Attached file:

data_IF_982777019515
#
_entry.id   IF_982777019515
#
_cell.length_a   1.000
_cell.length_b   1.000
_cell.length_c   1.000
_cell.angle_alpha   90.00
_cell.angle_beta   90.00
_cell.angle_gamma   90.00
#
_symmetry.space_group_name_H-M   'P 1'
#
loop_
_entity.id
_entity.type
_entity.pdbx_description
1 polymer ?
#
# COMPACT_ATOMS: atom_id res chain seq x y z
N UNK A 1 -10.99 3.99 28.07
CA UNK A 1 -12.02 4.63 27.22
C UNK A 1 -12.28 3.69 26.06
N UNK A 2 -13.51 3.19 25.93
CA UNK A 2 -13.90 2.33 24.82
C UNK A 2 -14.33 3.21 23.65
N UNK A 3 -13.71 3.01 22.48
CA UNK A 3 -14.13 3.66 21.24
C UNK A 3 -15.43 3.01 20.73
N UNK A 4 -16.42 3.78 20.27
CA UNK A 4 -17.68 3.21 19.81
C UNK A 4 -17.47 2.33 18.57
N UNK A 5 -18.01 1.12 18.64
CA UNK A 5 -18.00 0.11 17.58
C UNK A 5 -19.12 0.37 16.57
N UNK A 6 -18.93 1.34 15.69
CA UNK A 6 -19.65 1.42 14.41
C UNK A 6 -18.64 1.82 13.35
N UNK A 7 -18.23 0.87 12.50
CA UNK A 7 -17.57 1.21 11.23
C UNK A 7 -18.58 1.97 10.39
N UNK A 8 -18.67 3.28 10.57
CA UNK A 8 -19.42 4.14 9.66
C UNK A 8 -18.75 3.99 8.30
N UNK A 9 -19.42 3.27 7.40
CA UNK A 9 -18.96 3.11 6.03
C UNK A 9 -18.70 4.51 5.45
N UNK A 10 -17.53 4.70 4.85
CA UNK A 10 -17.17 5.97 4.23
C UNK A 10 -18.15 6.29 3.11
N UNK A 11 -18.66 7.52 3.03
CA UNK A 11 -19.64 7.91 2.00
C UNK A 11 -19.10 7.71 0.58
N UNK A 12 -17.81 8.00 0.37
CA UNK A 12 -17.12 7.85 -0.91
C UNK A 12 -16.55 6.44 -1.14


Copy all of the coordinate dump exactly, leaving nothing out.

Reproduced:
data_IF_982777019515
#
_entry.id   IF_982777019515
#
_cell.length_a   1.000
_cell.length_b   1.000
_cell.length_c   1.000
_cell.angle_alpha   90.00
_cell.angle_beta   90.00
_cell.angle_gamma   90.00
#
_symmetry.space_group_name_H-M   'P 1'
#
loop_
_entity.id
_entity.type
_entity.pdbx_description
1 polymer ?
#
# COMPACT_ATOMS: atom_id res chain seq x y z
N UNK A 1 -10.99 3.99 28.07
CA UNK A 1 -12.02 4.63 27.22
C UNK A 1 -12.28 3.69 26.06
N UNK A 2 -13.51 3.19 25.93
CA UNK A 2 -13.90 2.33 24.82
C UNK A 2 -14.33 3.21 23.65
N UNK A 3 -13.71 3.01 22.48
CA UNK A 3 -14.13 3.66 21.24
C UNK A 3 -15.43 3.01 20.73
N UNK A 4 -16.42 3.78 20.27
CA UNK A 4 -17.68 3.21 19.81
C UNK A 4 -17.47 2.33 18.57
N UNK A 5 -18.01 1.12 18.64
CA UNK A 5 -18.00 0.11 17.58
C UNK A 5 -19.12 0.37 16.57
N UNK A 6 -18.93 1.34 15.69
CA UNK A 6 -19.65 1.42 14.41
C UNK A 6 -18.64 1.82 13.35
N UNK A 7 -18.23 0.87 12.50
CA UNK A 7 -17.57 1.21 11.23
C UNK A 7 -18.58 1.97 10.39
N UNK A 8 -18.67 3.28 10.57
CA UNK A 8 -19.42 4.14 9.66
C UNK A 8 -18.75 3.99 8.30
N UNK A 9 -19.42 3.27 7.40
CA UNK A 9 -18.96 3.11 6.03
C UNK A 9 -18.70 4.51 5.45
N UNK A 10 -17.53 4.70 4.85
CA UNK A 10 -17.17 5.97 4.23
C UNK A 10 -18.15 6.29 3.11
N UNK A 11 -18.66 7.52 3.03
CA UNK A 11 -19.64 7.91 2.00
C UNK A 11 -19.10 7.71 0.58
N UNK A 12 -17.81 8.00 0.37
CA UNK A 12 -17.12 7.85 -0.91
C UNK A 12 -16.55 6.44 -1.14